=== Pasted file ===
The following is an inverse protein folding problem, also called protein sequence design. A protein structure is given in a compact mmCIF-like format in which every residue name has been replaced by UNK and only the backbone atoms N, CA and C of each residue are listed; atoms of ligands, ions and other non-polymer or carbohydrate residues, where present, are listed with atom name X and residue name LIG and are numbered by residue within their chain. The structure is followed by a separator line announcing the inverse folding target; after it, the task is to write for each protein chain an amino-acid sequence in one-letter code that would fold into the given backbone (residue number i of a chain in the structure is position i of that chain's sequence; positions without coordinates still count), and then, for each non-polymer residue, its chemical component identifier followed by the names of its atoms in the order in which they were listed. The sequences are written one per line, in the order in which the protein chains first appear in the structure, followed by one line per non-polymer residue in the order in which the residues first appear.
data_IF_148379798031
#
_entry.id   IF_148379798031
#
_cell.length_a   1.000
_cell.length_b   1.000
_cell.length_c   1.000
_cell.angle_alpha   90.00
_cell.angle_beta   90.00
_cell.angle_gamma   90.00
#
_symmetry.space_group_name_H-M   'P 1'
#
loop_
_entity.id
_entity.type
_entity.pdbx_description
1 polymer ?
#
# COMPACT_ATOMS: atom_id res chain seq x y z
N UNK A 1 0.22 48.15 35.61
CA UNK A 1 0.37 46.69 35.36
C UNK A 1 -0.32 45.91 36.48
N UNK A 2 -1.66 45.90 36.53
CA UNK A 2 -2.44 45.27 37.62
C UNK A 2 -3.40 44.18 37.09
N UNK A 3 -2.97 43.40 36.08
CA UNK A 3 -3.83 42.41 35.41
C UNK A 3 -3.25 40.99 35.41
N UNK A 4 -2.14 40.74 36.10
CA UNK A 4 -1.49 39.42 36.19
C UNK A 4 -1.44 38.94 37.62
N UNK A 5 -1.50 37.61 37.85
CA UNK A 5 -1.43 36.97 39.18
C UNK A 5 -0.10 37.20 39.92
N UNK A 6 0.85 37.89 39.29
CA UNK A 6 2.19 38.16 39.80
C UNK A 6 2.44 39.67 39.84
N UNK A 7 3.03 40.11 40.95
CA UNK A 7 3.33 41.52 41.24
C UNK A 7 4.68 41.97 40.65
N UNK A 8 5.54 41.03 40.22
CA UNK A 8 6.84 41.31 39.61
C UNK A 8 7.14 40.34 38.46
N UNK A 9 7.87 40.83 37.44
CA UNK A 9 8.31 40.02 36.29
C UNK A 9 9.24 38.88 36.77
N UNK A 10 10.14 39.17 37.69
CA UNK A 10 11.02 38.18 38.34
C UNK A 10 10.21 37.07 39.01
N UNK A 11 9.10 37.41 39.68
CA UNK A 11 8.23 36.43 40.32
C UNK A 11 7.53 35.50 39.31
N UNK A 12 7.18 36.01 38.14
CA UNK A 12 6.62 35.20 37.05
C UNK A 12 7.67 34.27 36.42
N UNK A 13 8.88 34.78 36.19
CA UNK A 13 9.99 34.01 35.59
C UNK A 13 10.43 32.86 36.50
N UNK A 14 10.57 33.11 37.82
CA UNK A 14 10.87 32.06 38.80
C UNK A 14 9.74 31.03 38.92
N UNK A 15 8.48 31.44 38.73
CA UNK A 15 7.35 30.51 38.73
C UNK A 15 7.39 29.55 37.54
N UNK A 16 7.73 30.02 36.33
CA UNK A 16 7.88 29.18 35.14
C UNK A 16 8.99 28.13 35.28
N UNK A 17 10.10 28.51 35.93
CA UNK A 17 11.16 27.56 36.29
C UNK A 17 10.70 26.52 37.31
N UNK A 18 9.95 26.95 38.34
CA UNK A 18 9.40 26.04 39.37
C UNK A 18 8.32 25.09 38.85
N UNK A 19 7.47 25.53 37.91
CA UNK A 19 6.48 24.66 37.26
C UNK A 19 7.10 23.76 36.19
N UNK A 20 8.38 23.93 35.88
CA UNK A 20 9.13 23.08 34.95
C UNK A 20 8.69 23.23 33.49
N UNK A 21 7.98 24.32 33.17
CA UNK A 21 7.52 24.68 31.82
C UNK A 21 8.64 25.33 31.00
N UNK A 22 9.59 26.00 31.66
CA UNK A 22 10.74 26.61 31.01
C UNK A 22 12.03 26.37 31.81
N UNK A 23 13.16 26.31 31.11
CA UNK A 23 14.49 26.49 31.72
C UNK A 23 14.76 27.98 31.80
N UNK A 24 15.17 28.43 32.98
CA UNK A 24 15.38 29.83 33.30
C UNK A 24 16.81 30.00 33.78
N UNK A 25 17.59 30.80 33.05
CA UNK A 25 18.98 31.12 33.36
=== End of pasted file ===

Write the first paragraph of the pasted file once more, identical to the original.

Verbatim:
The following is an inverse protein folding problem, also called protein sequence design. A protein structure is given in a compact mmCIF-like format in which every residue name has been replaced by UNK and only the backbone atoms N, CA and C of each residue are listed; atoms of ligands, ions and other non-polymer or carbohydrate residues, where present, are listed with atom name X and residue name LIG and are numbered by residue within their chain. The structure is followed by a separator line announcing the inverse folding target; after it, the task is to write for each protein chain an amino-acid sequence in one-letter code that would fold into the given backbone (residue number i of a chain in the structure is position i of that chain's sequence; positions without coordinates still count), and then, for each non-polymer residue, its chemical component identifier followed by the names of its atoms in the order in which they were listed. The sequences are written one per line, in the order in which the protein chains first appear in the structure, followed by one line per non-polymer residue in the order in which the residues first appear.